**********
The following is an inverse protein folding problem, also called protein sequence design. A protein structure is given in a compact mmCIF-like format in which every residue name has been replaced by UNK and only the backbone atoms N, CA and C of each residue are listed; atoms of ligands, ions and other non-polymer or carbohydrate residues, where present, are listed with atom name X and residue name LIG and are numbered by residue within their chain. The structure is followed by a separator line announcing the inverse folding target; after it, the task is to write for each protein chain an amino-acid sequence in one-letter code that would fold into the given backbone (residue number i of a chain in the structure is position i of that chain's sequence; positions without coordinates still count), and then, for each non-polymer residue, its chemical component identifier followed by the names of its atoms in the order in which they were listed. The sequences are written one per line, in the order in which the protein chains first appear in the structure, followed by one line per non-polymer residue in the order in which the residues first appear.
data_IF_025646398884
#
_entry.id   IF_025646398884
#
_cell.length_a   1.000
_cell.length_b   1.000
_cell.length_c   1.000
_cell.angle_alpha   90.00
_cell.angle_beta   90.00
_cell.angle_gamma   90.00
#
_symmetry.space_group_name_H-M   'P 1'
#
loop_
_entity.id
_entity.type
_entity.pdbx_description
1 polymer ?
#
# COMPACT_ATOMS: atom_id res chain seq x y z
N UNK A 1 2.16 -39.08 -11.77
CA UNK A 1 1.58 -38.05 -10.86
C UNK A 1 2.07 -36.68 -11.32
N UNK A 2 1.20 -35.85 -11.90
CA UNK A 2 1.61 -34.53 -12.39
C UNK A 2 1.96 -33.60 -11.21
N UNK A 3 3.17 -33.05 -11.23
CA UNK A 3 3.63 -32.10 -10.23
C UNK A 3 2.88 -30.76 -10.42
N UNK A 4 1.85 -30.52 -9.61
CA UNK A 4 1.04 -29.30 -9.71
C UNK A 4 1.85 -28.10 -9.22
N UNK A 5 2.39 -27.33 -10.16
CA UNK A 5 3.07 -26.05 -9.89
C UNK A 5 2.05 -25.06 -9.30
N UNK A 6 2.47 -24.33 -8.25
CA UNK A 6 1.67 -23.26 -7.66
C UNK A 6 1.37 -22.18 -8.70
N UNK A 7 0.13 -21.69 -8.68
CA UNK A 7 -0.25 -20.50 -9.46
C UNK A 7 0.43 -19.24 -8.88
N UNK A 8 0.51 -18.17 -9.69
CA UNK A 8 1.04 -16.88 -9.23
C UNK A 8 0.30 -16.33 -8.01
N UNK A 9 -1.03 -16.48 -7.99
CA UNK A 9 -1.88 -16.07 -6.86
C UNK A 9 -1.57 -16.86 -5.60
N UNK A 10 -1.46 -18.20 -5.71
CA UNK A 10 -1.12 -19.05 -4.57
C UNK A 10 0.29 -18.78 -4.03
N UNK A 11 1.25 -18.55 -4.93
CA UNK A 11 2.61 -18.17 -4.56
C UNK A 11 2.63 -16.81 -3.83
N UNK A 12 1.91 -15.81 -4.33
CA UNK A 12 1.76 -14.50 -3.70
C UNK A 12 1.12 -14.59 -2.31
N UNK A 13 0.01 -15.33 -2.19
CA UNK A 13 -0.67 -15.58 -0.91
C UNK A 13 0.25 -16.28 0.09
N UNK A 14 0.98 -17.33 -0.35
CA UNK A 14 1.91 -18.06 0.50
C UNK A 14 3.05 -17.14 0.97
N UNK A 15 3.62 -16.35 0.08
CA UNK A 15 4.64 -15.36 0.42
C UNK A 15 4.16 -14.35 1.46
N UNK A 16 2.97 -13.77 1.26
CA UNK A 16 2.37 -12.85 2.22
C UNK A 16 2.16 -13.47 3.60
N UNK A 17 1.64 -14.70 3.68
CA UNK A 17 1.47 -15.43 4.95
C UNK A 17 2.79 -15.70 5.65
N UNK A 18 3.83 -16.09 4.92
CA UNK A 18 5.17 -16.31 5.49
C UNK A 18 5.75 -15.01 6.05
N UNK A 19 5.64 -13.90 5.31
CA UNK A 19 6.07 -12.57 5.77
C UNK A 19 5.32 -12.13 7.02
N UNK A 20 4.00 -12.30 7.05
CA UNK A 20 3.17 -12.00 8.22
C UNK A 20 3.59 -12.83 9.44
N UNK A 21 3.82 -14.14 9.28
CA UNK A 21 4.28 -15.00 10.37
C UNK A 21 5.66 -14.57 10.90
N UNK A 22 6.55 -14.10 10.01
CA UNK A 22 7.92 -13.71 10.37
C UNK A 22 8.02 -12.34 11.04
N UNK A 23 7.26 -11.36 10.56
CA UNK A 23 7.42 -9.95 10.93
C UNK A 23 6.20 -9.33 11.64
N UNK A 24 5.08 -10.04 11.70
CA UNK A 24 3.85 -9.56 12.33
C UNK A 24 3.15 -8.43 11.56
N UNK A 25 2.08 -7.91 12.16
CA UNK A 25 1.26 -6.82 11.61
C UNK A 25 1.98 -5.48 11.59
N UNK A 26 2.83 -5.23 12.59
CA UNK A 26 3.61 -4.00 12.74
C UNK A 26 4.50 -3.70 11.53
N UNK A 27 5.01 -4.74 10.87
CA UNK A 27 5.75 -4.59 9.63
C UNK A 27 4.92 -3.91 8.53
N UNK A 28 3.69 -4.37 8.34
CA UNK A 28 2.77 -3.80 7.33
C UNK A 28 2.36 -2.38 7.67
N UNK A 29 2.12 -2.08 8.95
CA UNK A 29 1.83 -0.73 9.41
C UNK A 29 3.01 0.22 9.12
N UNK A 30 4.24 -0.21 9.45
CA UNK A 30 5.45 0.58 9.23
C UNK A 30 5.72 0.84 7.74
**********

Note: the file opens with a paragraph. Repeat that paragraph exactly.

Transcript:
The following is an inverse protein folding problem, also called protein sequence design. A protein structure is given in a compact mmCIF-like format in which every residue name has been replaced by UNK and only the backbone atoms N, CA and C of each residue are listed; atoms of ligands, ions and other non-polymer or carbohydrate residues, where present, are listed with atom name X and residue name LIG and are numbered by residue within their chain. The structure is followed by a separator line announcing the inverse folding target; after it, the task is to write for each protein chain an amino-acid sequence in one-letter code that would fold into the given backbone (residue number i of a chain in the structure is position i of that chain's sequence; positions without coordinates still count), and then, for each non-polymer residue, its chemical component identifier followed by the names of its atoms in the order in which they were listed. The sequences are written one per line, in the order in which the protein chains first appear in the structure, followed by one line per non-polymer residue in the order in which the residues first appear.